Pollution, unclear regulations major hurdles for US firms in China

Chronic air pollution and unclear regulations are the major obstacles for most of the United States-based companies operating in China, a survey said on Wednesday.

Of the 477 companies that participated in the annual business climate survey conducted by the American Chamber of Commerce in China, 53 percent said that they experienced difficulties in hiring senior executives to work in China because of the country’s chronic air pollution.

This is the first time that air pollution has been cited as a reason by most of the companies that have participated in the survey’s 17-year history.

This year’s report, conducted in partnership with Bain & Co, also said that 65 percent of the companies considered non-transparent, unclear and inconsistent regulations as the greatest barrier for their ability and willingness to invest in China.

James Zimmerman, chairman of AmCham China, said: “Member companies are committed to the market, but continue to weather a challenging business environment as China continues on a path of economic reform and sustainable development.”

Regulatory concerns were highlighted as inconsistent and unclear regulations were found to be the second-biggest business challenge, after labor costs. About 57 percent of the respondents felt foreign firms were being targeted in investigations over pricing, anti-monopoly and anti-corruption probes by regulatory authorities.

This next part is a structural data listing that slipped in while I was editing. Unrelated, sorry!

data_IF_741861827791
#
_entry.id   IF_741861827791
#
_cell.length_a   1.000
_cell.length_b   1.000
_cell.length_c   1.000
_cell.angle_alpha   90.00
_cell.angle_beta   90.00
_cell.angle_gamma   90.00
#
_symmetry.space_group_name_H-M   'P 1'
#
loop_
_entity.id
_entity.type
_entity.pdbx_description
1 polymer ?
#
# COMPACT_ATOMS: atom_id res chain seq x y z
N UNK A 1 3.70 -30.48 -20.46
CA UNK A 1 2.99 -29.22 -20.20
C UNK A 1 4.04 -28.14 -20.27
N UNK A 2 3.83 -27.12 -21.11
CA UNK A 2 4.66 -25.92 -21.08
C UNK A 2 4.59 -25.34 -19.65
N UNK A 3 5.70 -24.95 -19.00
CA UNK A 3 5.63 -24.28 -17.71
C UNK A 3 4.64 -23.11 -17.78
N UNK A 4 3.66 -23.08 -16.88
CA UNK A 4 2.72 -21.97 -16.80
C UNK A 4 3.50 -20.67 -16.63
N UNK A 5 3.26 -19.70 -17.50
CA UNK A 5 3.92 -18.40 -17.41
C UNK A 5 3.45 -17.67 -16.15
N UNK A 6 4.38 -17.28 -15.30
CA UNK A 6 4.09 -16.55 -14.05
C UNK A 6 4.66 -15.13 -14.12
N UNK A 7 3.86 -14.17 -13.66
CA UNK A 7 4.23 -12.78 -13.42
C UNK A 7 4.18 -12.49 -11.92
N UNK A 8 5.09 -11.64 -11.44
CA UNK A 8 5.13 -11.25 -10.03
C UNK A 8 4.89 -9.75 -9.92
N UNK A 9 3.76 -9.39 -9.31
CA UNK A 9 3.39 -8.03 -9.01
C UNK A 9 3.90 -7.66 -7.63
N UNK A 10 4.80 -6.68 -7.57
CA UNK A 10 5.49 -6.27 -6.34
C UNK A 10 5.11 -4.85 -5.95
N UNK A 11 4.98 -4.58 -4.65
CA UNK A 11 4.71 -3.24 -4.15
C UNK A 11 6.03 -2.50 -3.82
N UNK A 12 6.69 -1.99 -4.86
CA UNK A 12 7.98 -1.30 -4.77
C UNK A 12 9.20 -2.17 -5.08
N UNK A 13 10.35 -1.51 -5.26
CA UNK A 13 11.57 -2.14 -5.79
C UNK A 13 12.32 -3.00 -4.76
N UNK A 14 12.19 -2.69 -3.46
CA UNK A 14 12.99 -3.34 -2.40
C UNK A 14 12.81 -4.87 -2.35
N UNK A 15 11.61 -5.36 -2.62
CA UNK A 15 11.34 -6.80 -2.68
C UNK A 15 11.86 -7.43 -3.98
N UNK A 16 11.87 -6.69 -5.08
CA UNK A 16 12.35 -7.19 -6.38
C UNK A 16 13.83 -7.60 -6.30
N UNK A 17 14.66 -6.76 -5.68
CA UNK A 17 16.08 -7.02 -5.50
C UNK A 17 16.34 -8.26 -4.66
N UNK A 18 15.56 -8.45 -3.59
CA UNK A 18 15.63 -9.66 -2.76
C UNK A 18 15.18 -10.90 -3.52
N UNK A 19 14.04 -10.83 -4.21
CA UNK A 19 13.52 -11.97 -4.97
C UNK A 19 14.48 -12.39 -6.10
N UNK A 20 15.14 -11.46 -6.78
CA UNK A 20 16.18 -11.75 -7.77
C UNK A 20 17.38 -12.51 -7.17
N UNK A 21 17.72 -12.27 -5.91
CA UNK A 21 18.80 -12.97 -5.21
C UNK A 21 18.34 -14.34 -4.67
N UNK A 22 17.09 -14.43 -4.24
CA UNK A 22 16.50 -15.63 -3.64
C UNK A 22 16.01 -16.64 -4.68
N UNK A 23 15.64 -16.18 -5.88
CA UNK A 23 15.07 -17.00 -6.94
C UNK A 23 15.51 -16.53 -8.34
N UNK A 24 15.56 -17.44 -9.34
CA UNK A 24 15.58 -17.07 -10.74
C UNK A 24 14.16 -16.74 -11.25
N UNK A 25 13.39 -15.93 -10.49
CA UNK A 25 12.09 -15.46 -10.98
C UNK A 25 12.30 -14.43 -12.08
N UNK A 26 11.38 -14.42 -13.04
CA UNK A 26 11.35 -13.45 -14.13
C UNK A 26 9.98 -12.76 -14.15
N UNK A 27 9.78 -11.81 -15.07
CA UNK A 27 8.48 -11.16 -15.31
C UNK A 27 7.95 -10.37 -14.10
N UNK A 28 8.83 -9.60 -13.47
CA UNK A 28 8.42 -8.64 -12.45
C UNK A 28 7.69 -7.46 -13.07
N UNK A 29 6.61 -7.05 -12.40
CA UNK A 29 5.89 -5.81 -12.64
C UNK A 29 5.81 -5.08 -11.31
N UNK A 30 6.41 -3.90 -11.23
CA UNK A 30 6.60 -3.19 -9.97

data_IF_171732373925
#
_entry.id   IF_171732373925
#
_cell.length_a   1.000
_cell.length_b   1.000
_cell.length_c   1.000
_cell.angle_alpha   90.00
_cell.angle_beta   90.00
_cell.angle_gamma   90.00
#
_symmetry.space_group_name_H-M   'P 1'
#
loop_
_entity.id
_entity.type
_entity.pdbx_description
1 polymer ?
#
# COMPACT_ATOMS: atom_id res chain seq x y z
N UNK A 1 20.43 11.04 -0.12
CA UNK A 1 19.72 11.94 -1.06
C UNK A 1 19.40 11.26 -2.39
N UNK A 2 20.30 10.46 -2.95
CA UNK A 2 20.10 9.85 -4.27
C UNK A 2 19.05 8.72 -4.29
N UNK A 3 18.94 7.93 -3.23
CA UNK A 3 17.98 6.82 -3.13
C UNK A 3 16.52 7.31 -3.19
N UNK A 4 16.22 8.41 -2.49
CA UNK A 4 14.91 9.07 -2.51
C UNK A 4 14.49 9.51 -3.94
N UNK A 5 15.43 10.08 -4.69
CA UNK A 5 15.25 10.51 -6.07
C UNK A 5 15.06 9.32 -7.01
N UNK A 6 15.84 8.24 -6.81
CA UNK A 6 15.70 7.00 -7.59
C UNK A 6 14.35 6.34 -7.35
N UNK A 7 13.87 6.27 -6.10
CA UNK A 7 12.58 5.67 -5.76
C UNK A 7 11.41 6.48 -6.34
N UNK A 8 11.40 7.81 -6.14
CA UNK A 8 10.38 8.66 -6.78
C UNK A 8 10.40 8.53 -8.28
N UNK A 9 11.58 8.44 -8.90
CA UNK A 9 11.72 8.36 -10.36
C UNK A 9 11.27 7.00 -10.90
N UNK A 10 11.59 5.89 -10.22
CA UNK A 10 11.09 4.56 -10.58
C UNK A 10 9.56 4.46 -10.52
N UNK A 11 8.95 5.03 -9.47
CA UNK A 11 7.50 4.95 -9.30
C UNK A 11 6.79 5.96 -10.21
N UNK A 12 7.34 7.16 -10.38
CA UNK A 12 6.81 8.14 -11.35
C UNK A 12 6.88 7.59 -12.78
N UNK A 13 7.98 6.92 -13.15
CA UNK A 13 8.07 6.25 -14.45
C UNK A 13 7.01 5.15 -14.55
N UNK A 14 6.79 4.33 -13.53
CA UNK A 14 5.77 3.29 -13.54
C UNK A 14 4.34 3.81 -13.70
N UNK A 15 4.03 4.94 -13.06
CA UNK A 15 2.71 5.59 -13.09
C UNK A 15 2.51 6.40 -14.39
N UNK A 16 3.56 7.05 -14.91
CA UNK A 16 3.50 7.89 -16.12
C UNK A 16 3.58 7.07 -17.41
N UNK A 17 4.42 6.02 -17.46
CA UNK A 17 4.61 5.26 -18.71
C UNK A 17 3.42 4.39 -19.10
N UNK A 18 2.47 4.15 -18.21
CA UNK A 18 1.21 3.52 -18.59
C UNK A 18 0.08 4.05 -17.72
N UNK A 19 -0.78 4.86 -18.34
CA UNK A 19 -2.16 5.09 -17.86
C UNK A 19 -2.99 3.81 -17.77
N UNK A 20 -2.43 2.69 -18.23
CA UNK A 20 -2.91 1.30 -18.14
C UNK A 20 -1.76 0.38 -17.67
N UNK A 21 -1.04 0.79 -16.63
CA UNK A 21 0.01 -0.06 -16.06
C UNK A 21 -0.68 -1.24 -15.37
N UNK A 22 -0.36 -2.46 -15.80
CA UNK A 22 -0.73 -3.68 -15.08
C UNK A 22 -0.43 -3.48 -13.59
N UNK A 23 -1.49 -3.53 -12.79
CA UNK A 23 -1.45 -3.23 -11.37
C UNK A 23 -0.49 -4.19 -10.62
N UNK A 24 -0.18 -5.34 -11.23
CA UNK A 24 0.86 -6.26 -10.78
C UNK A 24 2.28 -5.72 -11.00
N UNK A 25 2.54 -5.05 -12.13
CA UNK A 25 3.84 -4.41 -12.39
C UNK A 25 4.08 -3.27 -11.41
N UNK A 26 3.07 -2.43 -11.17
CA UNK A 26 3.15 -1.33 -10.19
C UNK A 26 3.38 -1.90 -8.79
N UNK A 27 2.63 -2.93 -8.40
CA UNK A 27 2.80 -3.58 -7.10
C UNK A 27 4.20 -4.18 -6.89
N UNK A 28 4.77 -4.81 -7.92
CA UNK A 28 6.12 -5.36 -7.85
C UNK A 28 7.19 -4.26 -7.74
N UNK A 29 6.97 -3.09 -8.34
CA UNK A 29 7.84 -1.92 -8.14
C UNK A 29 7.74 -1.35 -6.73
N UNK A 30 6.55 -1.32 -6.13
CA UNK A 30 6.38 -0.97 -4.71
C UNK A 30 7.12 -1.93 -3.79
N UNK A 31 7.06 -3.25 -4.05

“Our companies appreciate the complexities and difficulties that the Chinese leadership is confronted with as it balances its economy and implements its reforms,” said Zimmerman. “Nevertheless, much work lies ahead for all of us this year and beyond as the Chinese economy continues to mature.”

The more challenging business environment faced by US companies has resulted in the highest number since the 2009 recession, 31 per cent, having no investment expansion plans in China for the coming year.

Stephen Shih, a partner at Bain and co-author of the survey, said: “Business in China is at a turning point, and companies with interests here will have to decide whether to continue pursuing growth and investment in China, or whether to prioritize other growth opportunities.”

However, progress in the economic restructuring to “the new normal” of slower, more sustainable growth driven by consumption is being seen favorably by US companies. Growth in domestic consumption was cited as a key opportunity for business by almost half of the companies.

The services sector was the most optimistic concerning investment environment, difficulty in approvals and how welcome foreign firms were in China.

A lot of hopes hang on the bilateral investment treaty, in discussion since 2008, that is expected to deepen economic ties between China and the US.

“The BIT represents a major opportunity to improve the regulatory environment, which can enhance the ability of US companies to invest and innovate and compete in China for the benefit of the country’s economy,” said Zimmerman.

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